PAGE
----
Ever since the term “boutique hotel” first reared its head sometime in the early 1980s to define several small, quirky and appealing hotels clustered around Manhattan, this concept of intimate, luxurious accommodations where guests enjoy unmatched contentment and tranquility has left New York and reached all parts of the world.
Originally, boutique hotels were extremely distinctive properties operated by individuals offering personalized service to guests who wanted a blend of the coziness of a bed-and-breakfast, with all the amenities routinely offered by large hotels. The problem with boutique hotels is that despite their homey touches and service, they generally cater to upscale, affluent guests. A stay in a boutique hotel usually means that guests are more concerned with comfort and luxury than with cost—and boutique hotel operators have done little to dispel the notion that such clientele is their bread and butter.
Enter the Ascend Collection—a network of luxury membership hotels launched last year by Choice Hotels. Ascend goes the extra mile in providing its customers with authentic local experiences while at the same time, delivering first-class personal service and lavishness to guests seeking an extraordinary travel experience without straining most budgets.
In addition to offering plush accommodations, Ascend’s member hotels are independently owned but must comply with a rigorous set of standards in order to be led under the velvet rope that will gain them admittance to the Ascend marque. Some of the criteria include being a one-of-a-kind hotel heavy on local identity, and that it be recognized for its amenities and service.
With 23 hotels (an additional four will join the collection in the near future) throughout the U.S. and Puerto Rico, Ascend Collection members fall into three separate categories: Historic, Boutique and Unique.
According to Stacy Ragland, Ascend’s v.p. of operations at the company’s headquarters in Silver Spring, Maryland, “Ascend is a membership program for choice hotels and we only select savvy, sophisticated operators based on their high service and standards.”
Ragland adds that one of Ascend Collection’s requirements stipulates that member hotels cost no less than $125 per night while offering amenities lacking in larger hotels.
When presented with the fact that a recent CNN Business report announced that hotel registration in the U.S. has nosedived a dramatic 50 percent in the last two quarters and that today’s troubled economy may not be the most ideal environment in which boutique hotels will flourish, Ragland replies: “I don’t think that [the economic downswing] will have much impact on Ascend. I am confident that the boutique market will hold its own.” The success of Ascend, aided by the fact that it’s backed by the considerable muscle of Choice Hotels—one of the largest and most successful hospitality franchises with more than 10 easily recognized brands of hotels and motels throughout the world—backs Ragland’s claim.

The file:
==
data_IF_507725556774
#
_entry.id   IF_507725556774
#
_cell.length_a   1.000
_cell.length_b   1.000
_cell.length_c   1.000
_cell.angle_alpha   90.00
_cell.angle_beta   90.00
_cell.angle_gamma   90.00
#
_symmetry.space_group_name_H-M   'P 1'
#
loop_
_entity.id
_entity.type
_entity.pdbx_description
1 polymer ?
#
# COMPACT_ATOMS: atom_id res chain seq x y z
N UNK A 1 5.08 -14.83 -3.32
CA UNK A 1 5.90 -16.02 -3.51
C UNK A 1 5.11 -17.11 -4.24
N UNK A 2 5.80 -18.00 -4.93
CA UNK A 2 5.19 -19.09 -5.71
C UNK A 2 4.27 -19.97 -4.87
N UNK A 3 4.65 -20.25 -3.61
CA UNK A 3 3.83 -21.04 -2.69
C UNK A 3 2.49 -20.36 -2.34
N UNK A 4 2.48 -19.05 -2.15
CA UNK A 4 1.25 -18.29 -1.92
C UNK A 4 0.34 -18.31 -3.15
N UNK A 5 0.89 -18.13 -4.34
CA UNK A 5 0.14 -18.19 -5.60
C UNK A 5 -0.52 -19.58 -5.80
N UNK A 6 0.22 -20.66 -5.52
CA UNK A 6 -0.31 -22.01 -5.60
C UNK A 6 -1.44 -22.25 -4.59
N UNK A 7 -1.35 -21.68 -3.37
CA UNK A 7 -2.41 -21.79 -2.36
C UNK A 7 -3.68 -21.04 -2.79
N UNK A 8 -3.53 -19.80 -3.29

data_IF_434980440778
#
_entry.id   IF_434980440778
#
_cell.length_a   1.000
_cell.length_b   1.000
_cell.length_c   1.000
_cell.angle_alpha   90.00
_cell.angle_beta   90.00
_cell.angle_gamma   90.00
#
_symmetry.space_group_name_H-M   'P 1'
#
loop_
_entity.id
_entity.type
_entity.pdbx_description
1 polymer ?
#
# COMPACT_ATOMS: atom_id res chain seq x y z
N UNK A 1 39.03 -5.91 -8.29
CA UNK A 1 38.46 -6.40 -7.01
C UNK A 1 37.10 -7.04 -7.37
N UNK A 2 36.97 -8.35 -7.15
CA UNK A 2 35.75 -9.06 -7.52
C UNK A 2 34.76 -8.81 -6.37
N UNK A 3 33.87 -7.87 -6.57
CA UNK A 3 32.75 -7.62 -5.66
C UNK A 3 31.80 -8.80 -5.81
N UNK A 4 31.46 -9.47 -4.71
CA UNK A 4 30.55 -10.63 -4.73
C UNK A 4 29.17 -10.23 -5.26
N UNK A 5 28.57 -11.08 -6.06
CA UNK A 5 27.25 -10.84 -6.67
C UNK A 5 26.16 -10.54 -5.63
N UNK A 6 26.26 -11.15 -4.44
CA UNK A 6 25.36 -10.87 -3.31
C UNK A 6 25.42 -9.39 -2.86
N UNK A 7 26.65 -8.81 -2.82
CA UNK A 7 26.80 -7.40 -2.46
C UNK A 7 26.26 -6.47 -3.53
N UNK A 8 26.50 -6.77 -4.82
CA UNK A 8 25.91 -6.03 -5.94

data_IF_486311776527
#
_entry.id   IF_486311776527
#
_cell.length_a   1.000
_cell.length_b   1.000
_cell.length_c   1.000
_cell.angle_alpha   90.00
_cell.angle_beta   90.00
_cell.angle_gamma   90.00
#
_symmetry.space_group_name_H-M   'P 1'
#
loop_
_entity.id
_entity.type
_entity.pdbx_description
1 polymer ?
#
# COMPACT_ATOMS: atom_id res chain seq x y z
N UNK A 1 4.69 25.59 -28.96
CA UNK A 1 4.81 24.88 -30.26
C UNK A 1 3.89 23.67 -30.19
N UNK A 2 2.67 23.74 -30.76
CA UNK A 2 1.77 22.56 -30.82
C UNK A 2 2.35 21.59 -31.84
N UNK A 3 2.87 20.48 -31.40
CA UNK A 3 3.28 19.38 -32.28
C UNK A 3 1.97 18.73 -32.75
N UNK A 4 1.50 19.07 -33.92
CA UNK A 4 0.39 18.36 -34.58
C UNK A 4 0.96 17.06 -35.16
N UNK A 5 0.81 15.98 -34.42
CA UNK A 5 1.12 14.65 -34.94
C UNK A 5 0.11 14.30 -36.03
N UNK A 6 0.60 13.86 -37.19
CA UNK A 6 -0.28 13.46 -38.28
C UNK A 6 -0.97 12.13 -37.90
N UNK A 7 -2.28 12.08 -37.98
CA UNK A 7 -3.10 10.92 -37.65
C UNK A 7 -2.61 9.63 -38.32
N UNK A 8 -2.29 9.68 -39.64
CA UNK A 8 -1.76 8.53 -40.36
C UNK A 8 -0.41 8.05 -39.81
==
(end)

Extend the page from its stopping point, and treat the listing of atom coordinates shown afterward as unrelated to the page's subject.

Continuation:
The three hotels in Ascend’s Historic category, for example, are steeped in tradition and are long on comfort. Although far removed from some of the most popular destinations, the hotels are veritable landmarks in cities where money goes a long way. According to Ragland, in order to become members of Ascend, the Historic hotels must be at least 50 years old and be recognized by their property names.
For example, the imposing Hotel Utica in Utica, N.Y., is a marvelous 1912 Beaux Arts-style building that combines Greek and Roman architecture with Renaissance ideas. Its majestic crystal chandeliers and mahogany paneling in the lobby will awe guests, who have included Franklin and Eleanor Roosevelt, Judy Garland, Mickey Mantle and Mae West. Restoration of this American beauty took more than two years at a cost of more than $13 million. Every detail from its heyday—from the crystal chandeliers in the ballroom to the pillars that line its banquet room—has been meticulously restored. Its modern conveniences go far beyond expectations. Prices range from approximately $130 dbl for a standard room, to about $180 for a mini-suite.
Equally impressive Ascend Collection Historic hotels include the Bothwell in Sedalia, MO, and the O’Brien in San Antonio, TX. Both are sure to delight travelers who wish to sample the past. The 39-room O’Brien is in the heart of old San Antonio, steps from the city’s famous River Walk. The Bothwell, meanwhile, opened its doors in 1927 and instantly became the center of social and business activity of this central Missouri city. It has retained its architectural ambiance and luxury to this day. The place is an anachronistic treasure.